Bypassing a democracy-toppling military regime is normally an easy call. But Pakistan is a key to regional stability and to battling terrorism. The Pentagon is pushing hard for Clinton to go in order to mend badly frayed military-to-military ties, and Clinton is said to believe that establishing a personal link to ruler General Pervez Musharraf could be vital in defusing a crisis. But Clinton's security is a major concern, as is the danger of sending the wrong message about U.S. commitment to democracy and weapons nonproliferation. Progress in those areas if it comes soon could tip the balance in favor of going.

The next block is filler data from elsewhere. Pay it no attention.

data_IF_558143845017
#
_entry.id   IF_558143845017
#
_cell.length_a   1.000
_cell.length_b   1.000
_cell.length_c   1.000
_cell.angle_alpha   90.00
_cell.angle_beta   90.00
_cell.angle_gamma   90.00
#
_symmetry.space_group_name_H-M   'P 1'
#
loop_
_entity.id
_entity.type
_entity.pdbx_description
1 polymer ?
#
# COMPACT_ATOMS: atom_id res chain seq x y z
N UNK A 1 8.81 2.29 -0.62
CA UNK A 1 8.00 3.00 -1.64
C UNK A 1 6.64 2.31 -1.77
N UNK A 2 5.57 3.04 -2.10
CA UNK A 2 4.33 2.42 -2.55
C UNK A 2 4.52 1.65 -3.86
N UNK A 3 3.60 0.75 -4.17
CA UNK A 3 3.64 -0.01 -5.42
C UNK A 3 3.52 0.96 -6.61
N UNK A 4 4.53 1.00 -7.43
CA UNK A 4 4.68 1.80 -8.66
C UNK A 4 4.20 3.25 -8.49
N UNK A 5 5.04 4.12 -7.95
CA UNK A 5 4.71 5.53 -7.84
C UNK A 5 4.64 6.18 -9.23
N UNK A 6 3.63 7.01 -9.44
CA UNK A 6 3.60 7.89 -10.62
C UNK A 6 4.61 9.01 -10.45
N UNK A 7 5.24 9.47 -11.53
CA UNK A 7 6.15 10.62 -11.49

President Clinton is nearing a decision on whether to add Pakistan to his historic trip to India this month, and advisers know he'll be criticized no matter what he does. The visit promises to be the riskiest of his presidency, since India-Pakistan relations are spiraling downward, and both countries are now armed with nukes but without the nuclear doctrine to prevent or limit their use. With each side hoping to use a Clinton trip for one-upmanship in their rivalry, "this would be tricky even if Pakistan hadn't had a coup" last October, says a senior administration official.